When I was a child we used to live in a wonderful Queen Anne cottage in West Chiltington, in Sussex, with a beautiful garden & paddock and - our house in Brittany has a similar charm, feel and character and a wonderful feeling of peacefulness…. where summers are about hollyhocks, wisteria, where suppers are enjoyed in the garden, barbecues and evening drinks enjoyed in the open air and autumns and winters mean Chestnuts roasting in a pan on the wood-burner and at Christmas time its log fires are pretty perfect... especially when there is snow on the ground outside.

We've always known that Le Ros is blessed with spirits of those passed and the presence of what our Breton neighbour, Jean Noel, calls "Le Fantome!"... so, for it to be a comfortable environment for our own family members - those who have passed over, should be no surprise...

Mum died in April 2015 and not long afterwards we went to Brittany for our usual 2 week stint of renovation, gardening and maintenance - mixed with the attendant relaxation and exploration of general enjoyable stuff. On one day I was totally absorbed in what I was doing.. and felt very relaxed. I went from the lounge through to the dining room/kitchen and suddenly felt very warm - like walking through a greenhouse in the sunlight... whereas Le Ros, inside the house, is hardly ever like that… so warm that I felt my arm and thought that it was odd… turned round and went back and my other arm felt warm… Wondering what was going on, I realised that I was passing mum’s lovely old carriage lamp. The lamp was cool but I was convinced that she was sending me a message.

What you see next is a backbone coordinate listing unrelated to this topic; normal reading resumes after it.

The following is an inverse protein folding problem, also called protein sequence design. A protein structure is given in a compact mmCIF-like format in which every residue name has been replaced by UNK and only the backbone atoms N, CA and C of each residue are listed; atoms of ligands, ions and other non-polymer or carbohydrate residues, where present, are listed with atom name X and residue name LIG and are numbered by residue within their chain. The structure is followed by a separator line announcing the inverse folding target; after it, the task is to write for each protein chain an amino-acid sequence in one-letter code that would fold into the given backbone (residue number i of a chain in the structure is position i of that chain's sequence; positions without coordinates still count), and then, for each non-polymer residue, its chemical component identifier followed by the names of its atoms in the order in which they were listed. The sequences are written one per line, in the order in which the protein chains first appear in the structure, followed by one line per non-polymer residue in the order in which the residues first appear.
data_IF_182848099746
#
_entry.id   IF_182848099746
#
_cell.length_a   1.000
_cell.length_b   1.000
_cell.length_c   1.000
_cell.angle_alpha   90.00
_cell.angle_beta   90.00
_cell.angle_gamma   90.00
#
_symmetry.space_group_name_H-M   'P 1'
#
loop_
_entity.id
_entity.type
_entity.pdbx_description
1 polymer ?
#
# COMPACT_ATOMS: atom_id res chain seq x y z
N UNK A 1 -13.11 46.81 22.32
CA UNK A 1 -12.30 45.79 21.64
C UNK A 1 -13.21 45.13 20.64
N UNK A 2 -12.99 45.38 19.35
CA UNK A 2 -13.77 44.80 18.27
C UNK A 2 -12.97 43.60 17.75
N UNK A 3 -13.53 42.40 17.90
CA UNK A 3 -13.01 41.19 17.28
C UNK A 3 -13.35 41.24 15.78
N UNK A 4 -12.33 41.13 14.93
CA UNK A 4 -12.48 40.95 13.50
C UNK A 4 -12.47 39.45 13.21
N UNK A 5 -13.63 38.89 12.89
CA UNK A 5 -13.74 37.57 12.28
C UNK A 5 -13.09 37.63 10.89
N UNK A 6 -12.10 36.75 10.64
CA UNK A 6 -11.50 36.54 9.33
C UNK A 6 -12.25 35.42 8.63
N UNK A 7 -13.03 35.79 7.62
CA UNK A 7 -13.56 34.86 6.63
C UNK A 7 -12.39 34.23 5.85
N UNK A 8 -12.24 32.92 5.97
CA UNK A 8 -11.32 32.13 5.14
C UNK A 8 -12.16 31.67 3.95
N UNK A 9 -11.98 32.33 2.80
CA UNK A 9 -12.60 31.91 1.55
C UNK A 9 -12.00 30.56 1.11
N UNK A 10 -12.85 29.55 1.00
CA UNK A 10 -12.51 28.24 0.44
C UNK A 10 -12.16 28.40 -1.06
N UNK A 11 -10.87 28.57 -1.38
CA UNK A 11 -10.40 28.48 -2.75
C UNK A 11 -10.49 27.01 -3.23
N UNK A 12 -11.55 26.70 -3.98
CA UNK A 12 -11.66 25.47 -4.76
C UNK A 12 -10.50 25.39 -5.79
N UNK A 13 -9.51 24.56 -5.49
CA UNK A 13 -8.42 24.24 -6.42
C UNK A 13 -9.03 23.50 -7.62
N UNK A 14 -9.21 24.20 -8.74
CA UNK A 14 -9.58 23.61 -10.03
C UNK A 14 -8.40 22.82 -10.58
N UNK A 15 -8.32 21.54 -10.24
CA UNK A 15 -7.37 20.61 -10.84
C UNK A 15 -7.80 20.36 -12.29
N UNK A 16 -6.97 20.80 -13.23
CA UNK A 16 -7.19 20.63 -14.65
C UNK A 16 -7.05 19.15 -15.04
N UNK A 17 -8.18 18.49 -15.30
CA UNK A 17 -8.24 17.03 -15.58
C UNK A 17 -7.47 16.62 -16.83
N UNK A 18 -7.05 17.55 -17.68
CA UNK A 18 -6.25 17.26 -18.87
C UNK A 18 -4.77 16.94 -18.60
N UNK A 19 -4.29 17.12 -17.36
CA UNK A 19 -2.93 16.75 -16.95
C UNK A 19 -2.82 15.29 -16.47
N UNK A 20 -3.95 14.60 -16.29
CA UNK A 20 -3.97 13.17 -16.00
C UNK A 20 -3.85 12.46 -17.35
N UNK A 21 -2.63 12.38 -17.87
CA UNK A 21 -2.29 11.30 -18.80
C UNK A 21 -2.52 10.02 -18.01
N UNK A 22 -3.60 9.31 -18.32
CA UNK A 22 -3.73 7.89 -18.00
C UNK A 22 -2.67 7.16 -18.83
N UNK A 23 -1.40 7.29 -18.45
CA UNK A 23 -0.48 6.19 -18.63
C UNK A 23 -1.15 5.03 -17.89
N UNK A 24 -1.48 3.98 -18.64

A few months later (again in Brittany) we had friends round for supper and, after the meal, we all sat in front of the roaring log burner, nicely relaxed and having a glass of wine, music playing quietly in the background - and a easy banter about this and that... when, out of nowhere, something flew across the room and landed at our feet. Sounds quite implausible already, I know. But Chris bent down and retrieved whatever it was that had stopped the conversation so abruptly. It was an open packet of Setlers (antacid tablets).  This might not sound remarkable in itself if you thought that they may have rolled off the table or the mantlepiece for example.... but we don’t use Setlers and did not have any at the house as far as we knew - but, what was remarkable was that before mum died and most often when we used to visit her in the nursing home - on what was to become a virtually daily basis…whenever we asked her what she needed - what she might want the next time we visited... she would only ever say one or other of just a very few things... a lipstick say, or a sausage roll. But almost always she would ask for a packet of Setlers - principally because she didn't enjoy the food in there and knew she would need something to settle her stomach after meals. We did not talk about this phenomenon any more than in passing that evening because our friends were there and probably would not have understood what on earth we were on about or our reaction to it. But, after they left we talked about it at length and became convinced that it was mum’s way of letting us know she was there after all and that she was OK! She was quite mischievous and would have delighted in causing a stir and knowing that we knew she was there too....
Micki Slade

During this year (2018, the year I started painting) I have done a portrait of Micki's mum... It's good to have her around! - Again!!). See also: http://chrisslade.blogspot.com/2018/08/ive-started-painting-but-is-it-me.html